It’s been a couple months now since the controversy surrounding Carrie Prejean first blew up. Since then Prejean abdicated her Miss California throne and has been touring the Christian speaking circuit supporting traditional marriage and Christian values. I just watched a video of her appearance at Liberty University, and in it she is considerably more composed and articulate than she has typically been portrayed. You can check it out for yourself here.
Although Prejean’s interview was well-done and uplifting, I couldn’t help but get hung up on something. Over and over again the interviewers commended her unwillingness to compromise and her boldness to stand for Christ. Prejean herself challenged the students at Liberty to do the same. Yet every time she and Liberty’s chancellor discussed her strength under pressure and the importance of personal holiness in a worldly culture, one image kept flashing into my mind: The swimsuit competition.
I don’t know what Liberty’s dress code is, but I would be willing to bet they frown on women donning string bikinis, let alone parading around in one before millions of viewers on television. In fact, most church youth groups won’t even let their girls wear a two-piece bathing suit to camp.
But before jumping to any conclusions, I decided to do a little research. I found that Prejean did wear a skimpy bikini in the contest, but she was not the first professing Christian to do so. Last week the latest Miss America appeared on the 700 Club with evangelical Pat Robertson, and she talked about her faith in Christ and and the central role it played in her life. When I googled her name, a picture of her in a tiny black, barely there bikini popped up.
I tried finding photos of contestants wearing one-piece bathing suits in these competitions, but they were few and far between. In the process of searching I actually discovered that it was in the mid-90’s when the Miss America Pageant began encouraging participants to wear two-pieces instead of one. The organization highlighted the skimpier and less inhibited bathing suits in its promotions in order to boost ratings.
While I am not morally opposed to two-piece bathing suits (I own a few myself) I am bothered by 2 things about the nature of these competitions:
1. The Display Factor–these women aren’t just wearing the suits because they’re comfortable or to get a good tan, but to show off their nearly naked bodies to a watching audience. Displaying one’s body is the sole purpose of the swimwear.
2. The Face Factor–While there is some emphasis on personality, intelligence, and philanthropy, you don’t exactly see a lot of chubby girls up there. Try as they might to convince us otherwise, we all know that at the end of the day, a woman will not become Miss America on the basis of a great personality if she’s got a little junk in her trunk. That said, the pageant compares women on some characteristics that hold little value in God’s economy. In a culture of womanhood that is already so competitive, should we really be encouraging women to willingly subject themselves to it?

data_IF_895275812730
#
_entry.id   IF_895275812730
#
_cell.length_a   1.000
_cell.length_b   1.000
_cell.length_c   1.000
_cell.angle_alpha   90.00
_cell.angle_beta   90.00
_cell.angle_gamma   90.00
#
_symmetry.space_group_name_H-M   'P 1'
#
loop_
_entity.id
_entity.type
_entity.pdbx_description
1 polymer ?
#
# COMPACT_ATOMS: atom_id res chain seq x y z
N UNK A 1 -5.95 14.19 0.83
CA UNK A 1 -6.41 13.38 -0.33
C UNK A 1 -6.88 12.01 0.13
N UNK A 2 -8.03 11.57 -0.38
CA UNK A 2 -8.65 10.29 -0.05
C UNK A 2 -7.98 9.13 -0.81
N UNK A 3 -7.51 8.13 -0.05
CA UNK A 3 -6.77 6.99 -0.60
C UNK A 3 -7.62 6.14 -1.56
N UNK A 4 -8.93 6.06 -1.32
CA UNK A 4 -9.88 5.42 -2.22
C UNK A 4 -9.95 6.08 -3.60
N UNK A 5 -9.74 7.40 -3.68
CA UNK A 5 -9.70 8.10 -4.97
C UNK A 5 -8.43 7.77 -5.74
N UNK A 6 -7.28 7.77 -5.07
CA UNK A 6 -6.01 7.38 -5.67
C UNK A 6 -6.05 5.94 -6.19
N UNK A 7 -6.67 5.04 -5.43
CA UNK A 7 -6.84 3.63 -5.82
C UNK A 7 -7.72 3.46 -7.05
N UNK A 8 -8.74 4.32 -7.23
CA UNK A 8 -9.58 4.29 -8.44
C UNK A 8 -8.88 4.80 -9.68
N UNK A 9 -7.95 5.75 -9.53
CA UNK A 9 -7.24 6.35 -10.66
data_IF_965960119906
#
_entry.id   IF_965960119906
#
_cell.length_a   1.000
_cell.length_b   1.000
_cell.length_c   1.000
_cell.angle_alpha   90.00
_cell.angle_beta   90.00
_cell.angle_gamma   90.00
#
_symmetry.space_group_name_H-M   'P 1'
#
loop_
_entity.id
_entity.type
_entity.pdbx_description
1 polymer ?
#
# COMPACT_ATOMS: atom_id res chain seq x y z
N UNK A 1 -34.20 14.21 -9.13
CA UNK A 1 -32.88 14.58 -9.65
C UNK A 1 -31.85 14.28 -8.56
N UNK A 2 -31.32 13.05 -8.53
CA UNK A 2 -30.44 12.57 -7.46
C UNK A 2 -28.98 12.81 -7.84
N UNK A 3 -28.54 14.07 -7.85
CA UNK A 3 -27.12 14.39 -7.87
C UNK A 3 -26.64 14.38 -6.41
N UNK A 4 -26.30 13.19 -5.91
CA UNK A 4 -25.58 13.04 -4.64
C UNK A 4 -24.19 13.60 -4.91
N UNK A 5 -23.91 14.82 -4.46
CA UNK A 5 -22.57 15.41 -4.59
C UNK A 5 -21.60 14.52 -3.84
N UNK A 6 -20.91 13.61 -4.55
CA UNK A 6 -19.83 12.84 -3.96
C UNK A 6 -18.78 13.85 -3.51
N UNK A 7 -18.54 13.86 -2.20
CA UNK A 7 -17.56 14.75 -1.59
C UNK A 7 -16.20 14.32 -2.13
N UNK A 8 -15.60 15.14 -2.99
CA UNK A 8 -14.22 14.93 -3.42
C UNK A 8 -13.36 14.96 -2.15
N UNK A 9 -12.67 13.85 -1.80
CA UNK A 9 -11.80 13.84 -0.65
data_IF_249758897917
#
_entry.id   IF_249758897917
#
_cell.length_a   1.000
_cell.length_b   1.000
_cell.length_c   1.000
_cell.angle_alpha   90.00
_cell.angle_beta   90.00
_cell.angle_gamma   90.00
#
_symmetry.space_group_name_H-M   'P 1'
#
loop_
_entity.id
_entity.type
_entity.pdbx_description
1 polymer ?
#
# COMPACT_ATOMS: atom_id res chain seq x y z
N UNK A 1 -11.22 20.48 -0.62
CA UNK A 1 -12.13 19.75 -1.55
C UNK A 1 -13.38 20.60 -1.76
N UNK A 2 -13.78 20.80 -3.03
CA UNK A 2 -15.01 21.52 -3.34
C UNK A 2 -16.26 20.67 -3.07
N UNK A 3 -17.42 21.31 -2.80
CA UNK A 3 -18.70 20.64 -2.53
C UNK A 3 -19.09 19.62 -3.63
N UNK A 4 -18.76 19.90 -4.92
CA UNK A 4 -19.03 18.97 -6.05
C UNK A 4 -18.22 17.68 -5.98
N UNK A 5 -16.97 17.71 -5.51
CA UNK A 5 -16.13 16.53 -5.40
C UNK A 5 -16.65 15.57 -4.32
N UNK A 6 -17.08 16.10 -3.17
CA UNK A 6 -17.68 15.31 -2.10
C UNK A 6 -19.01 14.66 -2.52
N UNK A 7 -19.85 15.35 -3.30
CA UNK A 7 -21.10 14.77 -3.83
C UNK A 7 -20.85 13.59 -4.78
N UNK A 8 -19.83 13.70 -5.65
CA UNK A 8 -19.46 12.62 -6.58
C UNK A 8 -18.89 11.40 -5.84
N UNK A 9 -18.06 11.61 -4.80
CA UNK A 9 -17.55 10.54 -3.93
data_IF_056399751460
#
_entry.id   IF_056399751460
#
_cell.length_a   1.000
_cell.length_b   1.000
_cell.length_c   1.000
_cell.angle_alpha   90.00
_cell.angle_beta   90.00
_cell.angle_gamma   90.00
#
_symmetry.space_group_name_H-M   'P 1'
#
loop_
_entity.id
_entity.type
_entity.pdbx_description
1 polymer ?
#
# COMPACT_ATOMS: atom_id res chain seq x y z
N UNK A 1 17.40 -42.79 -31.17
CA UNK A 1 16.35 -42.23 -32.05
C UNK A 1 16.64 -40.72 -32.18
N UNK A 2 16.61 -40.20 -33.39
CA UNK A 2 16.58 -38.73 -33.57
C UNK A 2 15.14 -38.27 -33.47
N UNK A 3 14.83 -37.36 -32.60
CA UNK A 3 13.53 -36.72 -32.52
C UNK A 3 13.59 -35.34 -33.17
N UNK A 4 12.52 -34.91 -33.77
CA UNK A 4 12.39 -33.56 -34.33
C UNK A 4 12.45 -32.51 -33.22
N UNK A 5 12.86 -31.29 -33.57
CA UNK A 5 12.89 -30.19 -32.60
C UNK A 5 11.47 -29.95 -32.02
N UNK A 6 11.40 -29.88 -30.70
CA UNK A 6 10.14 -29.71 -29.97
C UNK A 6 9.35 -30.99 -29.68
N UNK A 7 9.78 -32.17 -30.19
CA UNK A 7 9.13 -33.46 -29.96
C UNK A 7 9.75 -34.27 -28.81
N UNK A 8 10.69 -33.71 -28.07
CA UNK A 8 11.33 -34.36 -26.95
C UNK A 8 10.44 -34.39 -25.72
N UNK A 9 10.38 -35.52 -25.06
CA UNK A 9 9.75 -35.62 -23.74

But what really concerns me more than anything else is the way Christian media outlets seem to eat this stuff up. In addition to Liberty’s broadcast, Prejean appeared on Focus on the Family and presented an award at the Dove Awards. Is that really wise? While some of these women do profess Christ in public and that is a good thing, does being pretty, Christian and famous automatically qualify someone as a role model for young Christian women? Even the young lady on the 700 Club admitted that she rarely goes to church because of her busy schedule. As a member of the Body of Christ, that is a significant problem, yet Pat Robertson nodded along with a sympathetic look that conveyed, “I totally understand.”
It may not be clear from my tone, but I do feel torn on this issue. After all, we need Christians EVERYWHERE–we need believers in the workplace, the government, Hollywood, etc. so that we can be salt and light to the world around us. But that doesn’t mean women should become strippers for the sake of reaching other strippers. The Miss America Pageant is not nearly that extreme, but it is a point worth considering. Is it possible for a Christian woman to participate in a competition that compares her with others on the basis of their looks, shed their modesty as they stand before millions in a tiny bikini, and still be uncompromisingly faithful to God?
I’m not going to give an answer to that question, but I do know this–conservative evangelical institutions that are loud about modesty and personal holiness might pick their spokespeople wisely. Fame and visibility are the kind of qualifiers that will later come back to bite you.